This article was originally published in 2016.
In the fall of 2012, I made a mistake. I took what I thought was a required university course only to find out that, in the end, it wasn’t necessary. Interestingly enough, the effects of that course still linger in my life to this day. Four years later, it is a Pandora’s box that has stayed open without any hope of closing.
The culprit was cultural anthropology, the class that completely transformed how I see myself and how I see others. In one of the most memorable lectures I had during my undergraduate career, I was taught about cultural scripts — the collection of values, languages, and customs that a country’s citizens are expected to adhere to and thus perform. These scripts differ depending on where we live and where we are from. Every single one of us becomes inculcated with these scripts when we are born in and/or interact in-depth with a culture.
You can pick up cues on what the local cultural script requires if you pay attention to the way that people speak. In the United States, for example, Americans often ask children what grade they are in. In fact, when talking about children in casual conversations, Americans will call children by their grade level (i.e. 4th grader), subtly demonstrating the value American culture places on education. These narratives tell us how we are supposed to live our lives and are dictated by the dominant culture. The more closely you live by the cultural script, the more you will feel at home in that culture.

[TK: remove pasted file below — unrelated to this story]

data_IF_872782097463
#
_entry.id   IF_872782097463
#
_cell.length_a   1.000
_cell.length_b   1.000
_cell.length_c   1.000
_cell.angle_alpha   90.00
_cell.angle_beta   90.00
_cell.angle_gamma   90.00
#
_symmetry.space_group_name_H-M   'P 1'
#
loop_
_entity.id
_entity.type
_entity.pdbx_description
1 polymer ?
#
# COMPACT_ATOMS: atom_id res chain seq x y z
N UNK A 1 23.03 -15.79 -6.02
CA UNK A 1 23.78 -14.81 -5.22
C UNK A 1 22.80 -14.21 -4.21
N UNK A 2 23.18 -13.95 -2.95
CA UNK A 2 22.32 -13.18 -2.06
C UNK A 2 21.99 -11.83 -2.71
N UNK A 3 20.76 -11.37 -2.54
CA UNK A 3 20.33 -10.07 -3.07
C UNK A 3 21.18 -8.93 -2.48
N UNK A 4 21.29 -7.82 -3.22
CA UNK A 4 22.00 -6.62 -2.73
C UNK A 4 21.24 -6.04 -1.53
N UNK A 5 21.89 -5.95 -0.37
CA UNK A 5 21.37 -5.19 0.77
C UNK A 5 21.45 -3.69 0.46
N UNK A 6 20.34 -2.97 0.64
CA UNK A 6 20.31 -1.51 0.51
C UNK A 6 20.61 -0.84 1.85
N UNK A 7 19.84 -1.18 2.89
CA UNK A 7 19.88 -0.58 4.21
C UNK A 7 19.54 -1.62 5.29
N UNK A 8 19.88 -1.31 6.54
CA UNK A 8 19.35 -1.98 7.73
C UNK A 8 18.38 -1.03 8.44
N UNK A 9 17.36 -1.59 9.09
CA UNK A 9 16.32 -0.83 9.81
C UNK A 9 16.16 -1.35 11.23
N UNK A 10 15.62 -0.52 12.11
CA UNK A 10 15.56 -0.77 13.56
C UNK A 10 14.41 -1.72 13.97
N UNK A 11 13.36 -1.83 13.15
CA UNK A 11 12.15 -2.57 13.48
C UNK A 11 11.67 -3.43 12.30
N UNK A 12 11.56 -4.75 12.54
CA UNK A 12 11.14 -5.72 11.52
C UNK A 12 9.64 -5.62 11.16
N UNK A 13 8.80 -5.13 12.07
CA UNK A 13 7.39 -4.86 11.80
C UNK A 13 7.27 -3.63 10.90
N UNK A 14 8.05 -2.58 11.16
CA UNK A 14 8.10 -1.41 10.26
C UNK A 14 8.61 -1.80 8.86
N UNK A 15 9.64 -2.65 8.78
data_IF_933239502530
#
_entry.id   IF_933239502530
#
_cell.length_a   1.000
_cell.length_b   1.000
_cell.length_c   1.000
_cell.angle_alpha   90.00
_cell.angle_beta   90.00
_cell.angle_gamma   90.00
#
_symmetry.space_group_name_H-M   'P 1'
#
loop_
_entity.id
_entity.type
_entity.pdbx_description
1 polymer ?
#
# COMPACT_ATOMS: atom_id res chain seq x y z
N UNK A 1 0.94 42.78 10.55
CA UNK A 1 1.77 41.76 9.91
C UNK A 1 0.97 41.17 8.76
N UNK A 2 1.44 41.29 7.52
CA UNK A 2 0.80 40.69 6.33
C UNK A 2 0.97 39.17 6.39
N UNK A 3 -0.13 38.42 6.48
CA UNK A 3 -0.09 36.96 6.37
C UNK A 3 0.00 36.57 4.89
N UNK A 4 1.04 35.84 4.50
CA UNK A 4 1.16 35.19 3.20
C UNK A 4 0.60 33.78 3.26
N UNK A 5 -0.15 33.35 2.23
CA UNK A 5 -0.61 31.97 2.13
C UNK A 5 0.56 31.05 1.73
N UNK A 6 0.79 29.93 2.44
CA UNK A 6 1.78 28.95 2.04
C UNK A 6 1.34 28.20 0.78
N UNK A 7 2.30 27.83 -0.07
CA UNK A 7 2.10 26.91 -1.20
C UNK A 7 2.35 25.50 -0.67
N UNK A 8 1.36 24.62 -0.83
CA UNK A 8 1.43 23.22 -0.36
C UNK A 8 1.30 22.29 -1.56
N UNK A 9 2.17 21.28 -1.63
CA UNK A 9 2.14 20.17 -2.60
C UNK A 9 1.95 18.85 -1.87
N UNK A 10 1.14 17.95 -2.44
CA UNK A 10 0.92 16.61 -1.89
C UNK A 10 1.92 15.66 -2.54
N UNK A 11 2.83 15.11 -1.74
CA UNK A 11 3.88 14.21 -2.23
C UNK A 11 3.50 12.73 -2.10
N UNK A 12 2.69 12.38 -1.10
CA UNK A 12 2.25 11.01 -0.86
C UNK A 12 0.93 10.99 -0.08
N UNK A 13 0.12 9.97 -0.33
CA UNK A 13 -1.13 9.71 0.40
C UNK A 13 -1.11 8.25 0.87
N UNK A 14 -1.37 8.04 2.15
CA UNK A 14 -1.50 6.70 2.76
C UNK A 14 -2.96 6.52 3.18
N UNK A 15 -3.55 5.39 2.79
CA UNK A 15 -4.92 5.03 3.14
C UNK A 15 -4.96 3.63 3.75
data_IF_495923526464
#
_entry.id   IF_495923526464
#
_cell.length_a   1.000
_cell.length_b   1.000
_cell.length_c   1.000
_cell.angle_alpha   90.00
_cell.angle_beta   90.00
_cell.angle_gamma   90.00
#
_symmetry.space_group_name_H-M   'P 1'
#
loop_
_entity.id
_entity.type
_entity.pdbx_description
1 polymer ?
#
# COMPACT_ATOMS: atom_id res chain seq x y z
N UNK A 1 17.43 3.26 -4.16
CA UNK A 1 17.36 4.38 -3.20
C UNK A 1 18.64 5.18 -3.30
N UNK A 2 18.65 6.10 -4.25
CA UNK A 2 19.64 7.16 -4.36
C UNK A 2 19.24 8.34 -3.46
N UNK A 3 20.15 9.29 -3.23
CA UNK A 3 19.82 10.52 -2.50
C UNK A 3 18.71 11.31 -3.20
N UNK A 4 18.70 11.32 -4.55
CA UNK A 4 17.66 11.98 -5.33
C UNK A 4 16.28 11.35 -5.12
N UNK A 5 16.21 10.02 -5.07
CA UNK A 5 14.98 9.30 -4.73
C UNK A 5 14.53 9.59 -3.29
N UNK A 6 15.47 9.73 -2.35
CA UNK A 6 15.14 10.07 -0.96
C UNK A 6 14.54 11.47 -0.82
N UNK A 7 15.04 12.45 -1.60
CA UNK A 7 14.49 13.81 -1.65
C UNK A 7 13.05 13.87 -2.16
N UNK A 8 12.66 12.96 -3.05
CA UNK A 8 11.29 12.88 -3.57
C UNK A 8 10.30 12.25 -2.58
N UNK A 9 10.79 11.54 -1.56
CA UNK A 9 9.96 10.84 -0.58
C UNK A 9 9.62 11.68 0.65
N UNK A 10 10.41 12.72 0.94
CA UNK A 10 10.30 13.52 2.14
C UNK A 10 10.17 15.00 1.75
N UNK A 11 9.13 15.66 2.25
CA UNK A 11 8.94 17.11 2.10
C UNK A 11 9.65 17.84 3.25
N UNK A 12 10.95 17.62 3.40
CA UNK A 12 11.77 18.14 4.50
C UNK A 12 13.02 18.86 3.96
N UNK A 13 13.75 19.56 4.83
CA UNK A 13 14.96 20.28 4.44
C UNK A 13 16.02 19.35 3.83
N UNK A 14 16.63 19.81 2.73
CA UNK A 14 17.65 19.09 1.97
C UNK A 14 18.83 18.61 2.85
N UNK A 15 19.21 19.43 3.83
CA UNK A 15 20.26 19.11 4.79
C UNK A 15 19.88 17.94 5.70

As the professor was lecturing about this concept, I noticed that it was through a monocultural lens; one script per person to adhere to in order to feel more at home or deviate from in order to feel alien. But in my hand were three scripts: one from Nigeria, my birthplace; one from Canada, the height of my childhood; one from the United States, the country that has held most of my life. The Canadian and American scripts are very similar on the surface, but can be surprisingly disparate. For example In Canada, I am usually primarily seen as a Nigerian immigrant; my blackness is visible but it is rooted in the Canadian history of immigration. In America, I am primarily perceived to be black before I am an immigrant ( if people see I am an immigrant at all). With the history of transatlantic slavery in the United States and other periods of oppression against people of color, racial identity is a much larger part of the US cultural script. And when they are both compared to the Nigerian script, the chasm widens. In Nigeria, I am the majority because of my nationality. But I am also a minority because of my American-sounding accent and Westernized values.